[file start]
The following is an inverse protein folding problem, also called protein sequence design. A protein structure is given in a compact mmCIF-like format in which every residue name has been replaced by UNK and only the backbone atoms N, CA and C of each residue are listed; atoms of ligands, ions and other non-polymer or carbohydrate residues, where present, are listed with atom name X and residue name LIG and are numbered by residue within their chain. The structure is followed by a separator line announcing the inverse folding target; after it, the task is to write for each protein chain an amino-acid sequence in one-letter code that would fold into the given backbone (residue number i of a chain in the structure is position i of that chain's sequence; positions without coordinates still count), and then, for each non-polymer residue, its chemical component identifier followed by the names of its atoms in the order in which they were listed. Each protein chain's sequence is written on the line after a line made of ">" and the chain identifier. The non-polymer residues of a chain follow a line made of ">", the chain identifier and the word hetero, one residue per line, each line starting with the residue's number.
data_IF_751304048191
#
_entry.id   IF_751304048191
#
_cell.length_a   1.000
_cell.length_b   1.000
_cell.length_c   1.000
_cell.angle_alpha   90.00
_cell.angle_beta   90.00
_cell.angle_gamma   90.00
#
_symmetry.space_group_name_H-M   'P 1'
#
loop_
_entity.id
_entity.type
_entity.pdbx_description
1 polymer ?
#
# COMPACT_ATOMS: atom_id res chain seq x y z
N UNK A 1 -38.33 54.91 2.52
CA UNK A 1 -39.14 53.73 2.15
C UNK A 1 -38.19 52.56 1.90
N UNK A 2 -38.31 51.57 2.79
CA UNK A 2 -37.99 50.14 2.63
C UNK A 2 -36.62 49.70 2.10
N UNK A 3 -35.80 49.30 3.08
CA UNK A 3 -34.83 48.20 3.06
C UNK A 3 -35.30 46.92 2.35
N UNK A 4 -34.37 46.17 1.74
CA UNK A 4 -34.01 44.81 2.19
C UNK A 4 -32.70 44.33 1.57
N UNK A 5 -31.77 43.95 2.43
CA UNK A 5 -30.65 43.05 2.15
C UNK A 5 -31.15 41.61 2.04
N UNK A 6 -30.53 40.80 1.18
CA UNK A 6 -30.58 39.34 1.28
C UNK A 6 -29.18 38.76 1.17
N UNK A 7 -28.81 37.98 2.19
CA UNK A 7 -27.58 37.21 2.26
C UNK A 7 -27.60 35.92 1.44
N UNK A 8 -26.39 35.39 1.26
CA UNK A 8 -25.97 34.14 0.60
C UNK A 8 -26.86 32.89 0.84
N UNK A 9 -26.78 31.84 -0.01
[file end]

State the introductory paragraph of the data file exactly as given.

The following is an inverse protein folding problem, also called protein sequence design. A protein structure is given in a compact mmCIF-like format in which every residue name has been replaced by UNK and only the backbone atoms N, CA and C of each residue are listed; atoms of ligands, ions and other non-polymer or carbohydrate residues, where present, are listed with atom name X and residue name LIG and are numbered by residue within their chain. The structure is followed by a separator line announcing the inverse folding target; after it, the task is to write for each protein chain an amino-acid sequence in one-letter code that would fold into the given backbone (residue number i of a chain in the structure is position i of that chain's sequence; positions without coordinates still count), and then, for each non-polymer residue, its chemical component identifier followed by the names of its atoms in the order in which they were listed. Each protein chain's sequence is written on the line after a line made of ">" and the chain identifier. The non-polymer residues of a chain follow a line made of ">", the chain identifier and the word hetero, one residue per line, each line starting with the residue's number.